March 10, 2008, 07:11 PM
I was just commenting on how he charges more for walk-ins, not necessary charging a FFL fee

The "$30 more" is called his margin for owning the inventory and the work required to maintain his FFL. ClassicArms is pricing based on a transfer or direct-to-FFL price. It's how a business operates.

March 10, 2008, 08:04 PM
Ok I have another question. If I decided to change out the bolt handle and put on a scope, how far would I be able to hit targets about the size of a milk jug?

March 10, 2008, 08:06 PM
The same distance you could have before you put a scope on it.

March 10, 2008, 08:20 PM
Right right. But how far do you expect an M44 to shoot accurately at a target the size of a milk jug in yards?

March 10, 2008, 08:32 PM
If you have a Big 5 around look at them also they seem to have the M44 on sale every other week to every two weeks for $89+ transfer fee.

March 10, 2008, 08:42 PM
Honestly, the accuracy on Mosins varies a lot, from sub 1" groups at 100 yards to mine, which is more like 6" :). Or even worse. It really depends on how good the bore is. But, the great thing is that they're so cheap that even if you get a dog it's not a big loss.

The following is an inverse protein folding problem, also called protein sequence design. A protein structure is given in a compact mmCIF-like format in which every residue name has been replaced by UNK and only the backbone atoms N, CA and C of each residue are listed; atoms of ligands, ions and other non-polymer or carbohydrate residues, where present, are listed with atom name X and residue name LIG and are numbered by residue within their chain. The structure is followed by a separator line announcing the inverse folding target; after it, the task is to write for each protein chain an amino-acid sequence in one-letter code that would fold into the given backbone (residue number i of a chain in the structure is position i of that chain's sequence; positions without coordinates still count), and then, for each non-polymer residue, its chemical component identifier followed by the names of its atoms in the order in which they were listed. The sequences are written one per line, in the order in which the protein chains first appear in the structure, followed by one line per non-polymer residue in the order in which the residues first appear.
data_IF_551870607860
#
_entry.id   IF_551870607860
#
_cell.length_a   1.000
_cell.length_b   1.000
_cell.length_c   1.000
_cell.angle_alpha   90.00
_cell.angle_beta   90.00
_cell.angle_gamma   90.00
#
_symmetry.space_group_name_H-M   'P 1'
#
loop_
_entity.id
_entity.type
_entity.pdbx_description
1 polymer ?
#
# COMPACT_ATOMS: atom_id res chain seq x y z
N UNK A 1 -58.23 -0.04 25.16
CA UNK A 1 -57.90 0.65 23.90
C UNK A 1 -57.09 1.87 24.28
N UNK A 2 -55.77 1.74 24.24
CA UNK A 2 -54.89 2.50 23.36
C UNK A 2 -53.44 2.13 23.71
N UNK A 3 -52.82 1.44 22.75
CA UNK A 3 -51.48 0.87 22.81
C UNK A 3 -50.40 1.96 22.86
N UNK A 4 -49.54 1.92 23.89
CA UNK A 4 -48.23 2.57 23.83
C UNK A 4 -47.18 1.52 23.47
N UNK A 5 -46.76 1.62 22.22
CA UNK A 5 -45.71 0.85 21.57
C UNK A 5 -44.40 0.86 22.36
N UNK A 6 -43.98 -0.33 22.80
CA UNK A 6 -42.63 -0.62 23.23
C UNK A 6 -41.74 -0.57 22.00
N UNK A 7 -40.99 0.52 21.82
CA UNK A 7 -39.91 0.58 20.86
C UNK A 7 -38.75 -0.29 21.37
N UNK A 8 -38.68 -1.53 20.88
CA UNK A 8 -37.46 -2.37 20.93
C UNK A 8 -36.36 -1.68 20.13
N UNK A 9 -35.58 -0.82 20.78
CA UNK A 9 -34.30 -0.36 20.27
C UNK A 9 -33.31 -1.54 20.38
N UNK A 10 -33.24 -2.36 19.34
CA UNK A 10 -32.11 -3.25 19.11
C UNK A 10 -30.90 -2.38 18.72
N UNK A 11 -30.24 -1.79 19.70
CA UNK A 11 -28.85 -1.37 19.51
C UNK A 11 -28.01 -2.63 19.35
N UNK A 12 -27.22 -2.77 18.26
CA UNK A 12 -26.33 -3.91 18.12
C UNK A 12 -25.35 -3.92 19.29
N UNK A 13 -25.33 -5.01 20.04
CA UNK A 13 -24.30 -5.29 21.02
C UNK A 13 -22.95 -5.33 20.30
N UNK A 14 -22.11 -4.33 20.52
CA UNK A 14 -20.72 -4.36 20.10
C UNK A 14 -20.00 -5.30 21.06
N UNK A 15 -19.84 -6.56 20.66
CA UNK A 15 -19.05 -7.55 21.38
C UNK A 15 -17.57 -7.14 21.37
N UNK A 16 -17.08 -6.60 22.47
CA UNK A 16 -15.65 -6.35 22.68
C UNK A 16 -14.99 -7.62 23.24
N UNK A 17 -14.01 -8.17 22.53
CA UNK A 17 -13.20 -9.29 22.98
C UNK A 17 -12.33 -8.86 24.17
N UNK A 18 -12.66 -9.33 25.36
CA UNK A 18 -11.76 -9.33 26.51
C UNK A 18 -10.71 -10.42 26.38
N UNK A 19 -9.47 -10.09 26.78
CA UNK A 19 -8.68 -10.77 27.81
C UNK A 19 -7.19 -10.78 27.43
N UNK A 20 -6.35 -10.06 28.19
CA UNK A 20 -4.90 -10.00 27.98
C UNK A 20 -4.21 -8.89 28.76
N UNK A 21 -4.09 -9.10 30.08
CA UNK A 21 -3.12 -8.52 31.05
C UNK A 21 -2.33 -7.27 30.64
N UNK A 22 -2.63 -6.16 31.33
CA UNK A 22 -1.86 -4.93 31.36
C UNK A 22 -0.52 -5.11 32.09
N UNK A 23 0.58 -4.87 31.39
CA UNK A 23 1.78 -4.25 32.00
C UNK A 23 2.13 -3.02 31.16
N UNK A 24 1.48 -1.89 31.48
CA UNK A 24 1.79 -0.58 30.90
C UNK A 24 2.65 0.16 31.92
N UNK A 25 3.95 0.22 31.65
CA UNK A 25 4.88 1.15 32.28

March 10, 2008, 09:00 PM
But how far do you expect an M44 to shoot accurately at a target the size of a milk jug in yards?

A rebuilt USSR M44 from the bargain bin will likely shoot 3 MOA to 5 MOA at best. The one I linked to will likely shoot much better than that. Neither will work well with a traditional scope, so you need to learn how to use tangent irons.

March 11, 2008, 02:12 AM
They aren't tack drivers. Everything has to come together. I have 1 out of five that shoots good by todays standards that's 1-2" at 100yards with handloads with mil Surp ammo it shoots 2-3" groups. It's a PU sniper reproduction. The rest shoot 3-5" groups with some that are even bigger for whatever reason again that's surplus ammo from a sandbag.

March 11, 2008, 02:27 AM